Despite a few gaffes — he did lecture an audience that knew plenty about black history on black history — the speech wasn’t bad; Paul strongly argued that he was in favor of doing away with the worst of the drug war, for one, which disproportionately affects young black men. He also indicated that school choice — charters and the such — gave low-income residents a chance at escaping dismal urban public schools, an issue that has obvious relevance in D.C.
Let’s rewind: It was last year that the Kentucky senator added three amendments to a bill that would have granted D.C. budget autonomy. One amendment would have allowed residents to carry concealed weapons, one would have formalized the prohibition on the use of local funds for abortions, and a third would have prohibited discrimination for jobs based on membership in a union. Needless to say, the bill quietly died thereafter.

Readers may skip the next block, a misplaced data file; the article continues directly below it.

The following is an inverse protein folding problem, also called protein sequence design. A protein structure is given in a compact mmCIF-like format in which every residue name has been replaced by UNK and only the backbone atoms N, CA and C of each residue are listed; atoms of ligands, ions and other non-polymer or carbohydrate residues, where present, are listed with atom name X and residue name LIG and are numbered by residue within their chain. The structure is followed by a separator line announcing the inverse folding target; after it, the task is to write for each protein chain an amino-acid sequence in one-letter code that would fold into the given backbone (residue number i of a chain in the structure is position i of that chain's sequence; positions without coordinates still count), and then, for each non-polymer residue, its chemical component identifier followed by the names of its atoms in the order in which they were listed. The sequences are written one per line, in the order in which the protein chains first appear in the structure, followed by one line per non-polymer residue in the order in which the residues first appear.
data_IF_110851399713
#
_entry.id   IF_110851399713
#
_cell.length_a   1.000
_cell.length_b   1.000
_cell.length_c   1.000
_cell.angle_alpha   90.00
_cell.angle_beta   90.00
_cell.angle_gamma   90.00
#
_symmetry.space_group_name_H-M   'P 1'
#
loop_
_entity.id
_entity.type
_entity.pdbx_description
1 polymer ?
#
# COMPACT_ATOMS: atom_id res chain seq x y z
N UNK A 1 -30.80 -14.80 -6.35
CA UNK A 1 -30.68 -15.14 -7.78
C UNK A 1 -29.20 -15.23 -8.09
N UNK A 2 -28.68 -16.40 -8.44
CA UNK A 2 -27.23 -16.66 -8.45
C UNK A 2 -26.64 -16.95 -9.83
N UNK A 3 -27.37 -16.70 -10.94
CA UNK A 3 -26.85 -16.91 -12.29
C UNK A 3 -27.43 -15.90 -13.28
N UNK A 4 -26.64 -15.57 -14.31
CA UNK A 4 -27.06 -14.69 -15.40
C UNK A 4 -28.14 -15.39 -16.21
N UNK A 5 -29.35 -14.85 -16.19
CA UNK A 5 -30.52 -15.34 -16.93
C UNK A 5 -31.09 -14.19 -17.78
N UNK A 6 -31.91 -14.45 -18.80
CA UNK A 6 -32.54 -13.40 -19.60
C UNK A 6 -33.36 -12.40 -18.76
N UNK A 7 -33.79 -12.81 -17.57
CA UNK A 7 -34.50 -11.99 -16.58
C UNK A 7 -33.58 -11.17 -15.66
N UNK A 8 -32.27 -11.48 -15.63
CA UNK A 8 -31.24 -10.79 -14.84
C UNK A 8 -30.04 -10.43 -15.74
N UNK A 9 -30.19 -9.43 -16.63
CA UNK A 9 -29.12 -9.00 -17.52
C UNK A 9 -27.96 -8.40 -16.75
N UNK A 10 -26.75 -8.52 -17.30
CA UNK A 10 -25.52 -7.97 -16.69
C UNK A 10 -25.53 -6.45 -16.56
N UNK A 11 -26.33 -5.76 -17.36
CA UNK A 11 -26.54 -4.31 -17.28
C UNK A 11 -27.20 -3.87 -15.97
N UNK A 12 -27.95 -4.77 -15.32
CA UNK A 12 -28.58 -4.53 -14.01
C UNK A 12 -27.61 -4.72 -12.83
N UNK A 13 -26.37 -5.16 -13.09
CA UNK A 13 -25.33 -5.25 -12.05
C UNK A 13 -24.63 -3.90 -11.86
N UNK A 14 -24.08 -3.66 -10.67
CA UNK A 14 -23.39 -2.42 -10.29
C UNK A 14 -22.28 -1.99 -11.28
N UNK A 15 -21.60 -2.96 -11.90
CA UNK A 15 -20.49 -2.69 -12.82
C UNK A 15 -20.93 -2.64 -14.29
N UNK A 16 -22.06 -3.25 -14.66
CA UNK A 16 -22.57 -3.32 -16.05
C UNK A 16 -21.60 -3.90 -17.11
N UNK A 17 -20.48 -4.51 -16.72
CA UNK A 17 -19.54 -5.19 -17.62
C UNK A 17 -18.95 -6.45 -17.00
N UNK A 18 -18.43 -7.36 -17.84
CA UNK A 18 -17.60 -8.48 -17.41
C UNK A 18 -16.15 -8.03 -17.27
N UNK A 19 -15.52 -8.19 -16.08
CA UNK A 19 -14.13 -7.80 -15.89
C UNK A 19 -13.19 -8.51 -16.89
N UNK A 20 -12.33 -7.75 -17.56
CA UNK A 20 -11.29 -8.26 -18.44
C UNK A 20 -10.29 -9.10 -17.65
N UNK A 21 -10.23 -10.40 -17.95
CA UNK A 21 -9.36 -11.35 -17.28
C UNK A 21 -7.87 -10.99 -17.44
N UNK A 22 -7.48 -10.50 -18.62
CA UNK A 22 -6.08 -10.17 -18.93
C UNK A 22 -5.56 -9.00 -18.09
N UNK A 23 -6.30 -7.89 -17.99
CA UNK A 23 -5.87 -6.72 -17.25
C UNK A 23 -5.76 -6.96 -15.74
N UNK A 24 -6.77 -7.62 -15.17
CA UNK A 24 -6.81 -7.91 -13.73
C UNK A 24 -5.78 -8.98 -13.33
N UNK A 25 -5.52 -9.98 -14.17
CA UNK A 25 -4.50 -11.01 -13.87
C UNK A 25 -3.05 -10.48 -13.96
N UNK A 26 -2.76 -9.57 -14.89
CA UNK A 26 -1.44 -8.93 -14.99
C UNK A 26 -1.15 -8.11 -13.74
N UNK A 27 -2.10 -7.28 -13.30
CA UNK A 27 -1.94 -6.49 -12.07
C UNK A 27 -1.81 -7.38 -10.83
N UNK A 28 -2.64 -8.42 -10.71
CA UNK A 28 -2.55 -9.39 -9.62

After today’s speech, Joshua Matfess, a D.C. Vote volunteer from American University, asked a relevant question: How did these three amendments gel with Paul’s insistence that the Republican Party is all about letting people govern themselves?
Paul started by claiming that his amendments weren’t meant to kill the bill. “I didn’t kill any D.C. autonomy bill,” he claimed. “They could have had a vote at any time, I had no power to stop any legislation. I’m in the minority, and I put on amendments that they did not want to vote on. So they perceived that as killing the bill, but my intention was to get votes on some amendments.”
[Continue reading Martin Austermuhle’s post at DCist.com.]